Figure 6 presents the allocation of biomass-based diesel feedstock usage in percentage terms over 2011 through 2022.  The most surprising result is the decline in soybean oil feedstock shares over time, which peaked in 2011 at 53.1 percent.  Outside of the pandemic year of 2020, the soybean oil feedstock share declined steadily and reached a low of 42.1 percent in 2022.  The declining soybean oil feedstock share is due to a confluence of factors.  First, soybean oil is the dominant feedstock for FAME biodiesel, and until recently, FAME production was much larger than renewable diesel production.  Hence, as FAME production declined this had an outsized impact on the market share of soybean oil for overall biomass-based diesel feedstock usage.  Second, while it is an important feedstock for renewable diesel production, soybean oil is not the dominant feedstock for renewable diesel production, representing only about a quarter of total renewable diesel feedstock usage in recent years.  This means that as renewable diesel production boomed, the volume of soybean oil feedstock usage for renewable diesel production did not increase enough in relative terms to offset the decline in usage for FAME biodiesel production.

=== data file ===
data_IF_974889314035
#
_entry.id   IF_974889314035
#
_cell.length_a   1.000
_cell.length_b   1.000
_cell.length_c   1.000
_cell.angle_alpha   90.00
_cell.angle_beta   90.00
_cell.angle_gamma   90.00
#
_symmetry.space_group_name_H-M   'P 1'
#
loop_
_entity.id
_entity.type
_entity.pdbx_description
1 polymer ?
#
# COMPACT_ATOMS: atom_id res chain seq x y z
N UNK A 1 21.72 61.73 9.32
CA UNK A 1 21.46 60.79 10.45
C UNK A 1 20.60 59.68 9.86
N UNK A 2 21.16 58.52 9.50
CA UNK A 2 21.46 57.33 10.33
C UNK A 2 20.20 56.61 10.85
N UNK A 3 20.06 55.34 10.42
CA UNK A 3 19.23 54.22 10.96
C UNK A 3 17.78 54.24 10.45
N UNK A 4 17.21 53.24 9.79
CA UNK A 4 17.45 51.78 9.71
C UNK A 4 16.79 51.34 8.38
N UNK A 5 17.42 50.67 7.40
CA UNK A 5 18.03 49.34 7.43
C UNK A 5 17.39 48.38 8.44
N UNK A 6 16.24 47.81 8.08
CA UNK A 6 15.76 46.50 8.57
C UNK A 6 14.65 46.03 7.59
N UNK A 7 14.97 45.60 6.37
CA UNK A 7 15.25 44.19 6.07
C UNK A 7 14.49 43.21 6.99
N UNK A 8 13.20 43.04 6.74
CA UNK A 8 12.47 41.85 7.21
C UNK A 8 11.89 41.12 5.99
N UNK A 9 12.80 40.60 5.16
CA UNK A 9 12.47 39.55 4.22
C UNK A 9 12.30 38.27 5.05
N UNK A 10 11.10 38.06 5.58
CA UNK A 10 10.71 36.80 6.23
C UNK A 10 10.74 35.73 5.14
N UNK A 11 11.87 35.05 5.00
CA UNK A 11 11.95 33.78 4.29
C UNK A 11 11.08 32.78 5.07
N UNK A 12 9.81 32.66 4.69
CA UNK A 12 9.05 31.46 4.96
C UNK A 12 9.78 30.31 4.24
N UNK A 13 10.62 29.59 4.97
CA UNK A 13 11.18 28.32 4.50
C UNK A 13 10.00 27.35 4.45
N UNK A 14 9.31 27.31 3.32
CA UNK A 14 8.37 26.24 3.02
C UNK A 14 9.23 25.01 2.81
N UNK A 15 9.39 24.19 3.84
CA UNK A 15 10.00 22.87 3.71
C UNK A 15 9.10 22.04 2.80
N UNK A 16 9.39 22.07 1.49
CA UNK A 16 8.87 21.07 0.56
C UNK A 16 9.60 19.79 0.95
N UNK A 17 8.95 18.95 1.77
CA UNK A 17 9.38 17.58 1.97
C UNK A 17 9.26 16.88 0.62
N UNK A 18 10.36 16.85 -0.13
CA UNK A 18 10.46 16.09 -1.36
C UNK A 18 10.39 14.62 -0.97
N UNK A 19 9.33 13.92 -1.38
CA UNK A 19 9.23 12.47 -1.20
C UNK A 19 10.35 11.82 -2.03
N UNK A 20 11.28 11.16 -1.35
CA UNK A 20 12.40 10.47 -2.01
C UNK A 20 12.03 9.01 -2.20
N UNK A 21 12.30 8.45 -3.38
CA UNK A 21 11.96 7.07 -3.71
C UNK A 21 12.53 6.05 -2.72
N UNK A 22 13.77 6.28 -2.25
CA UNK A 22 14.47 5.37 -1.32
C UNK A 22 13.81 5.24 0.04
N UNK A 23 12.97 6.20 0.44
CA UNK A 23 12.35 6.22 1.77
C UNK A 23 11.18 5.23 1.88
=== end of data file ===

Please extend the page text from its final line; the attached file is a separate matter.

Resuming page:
The biggest gainers in terms of biomass-based diesel feedstock shares were yellow grease and corn oil.  The market share of yellow grease more than tripled, from 6.0 percent in 2011 to 21.5 percent in 2022.  At the same time, the corn oil market share increased from only 3.9 to 14.7 percent.  The biggest loser in terms of market share for biomass-based diesel was tallow, which declined from 12.2 to 8.5 percent.  The shifts towards yellow grease and corn oil make sense given the relatively low carbon intensity (CI) scores given to renewable diesel made from these feedstocks in the California LCFS program.  The lower CI scores translate into higher dollar credit values per gallon.  Because of these incentives, more than 80 percent of the renewable diesel produced in the U.S. is routinely consumed in California (see Figure 2 in the farmdoc daily article from April 19, 2023).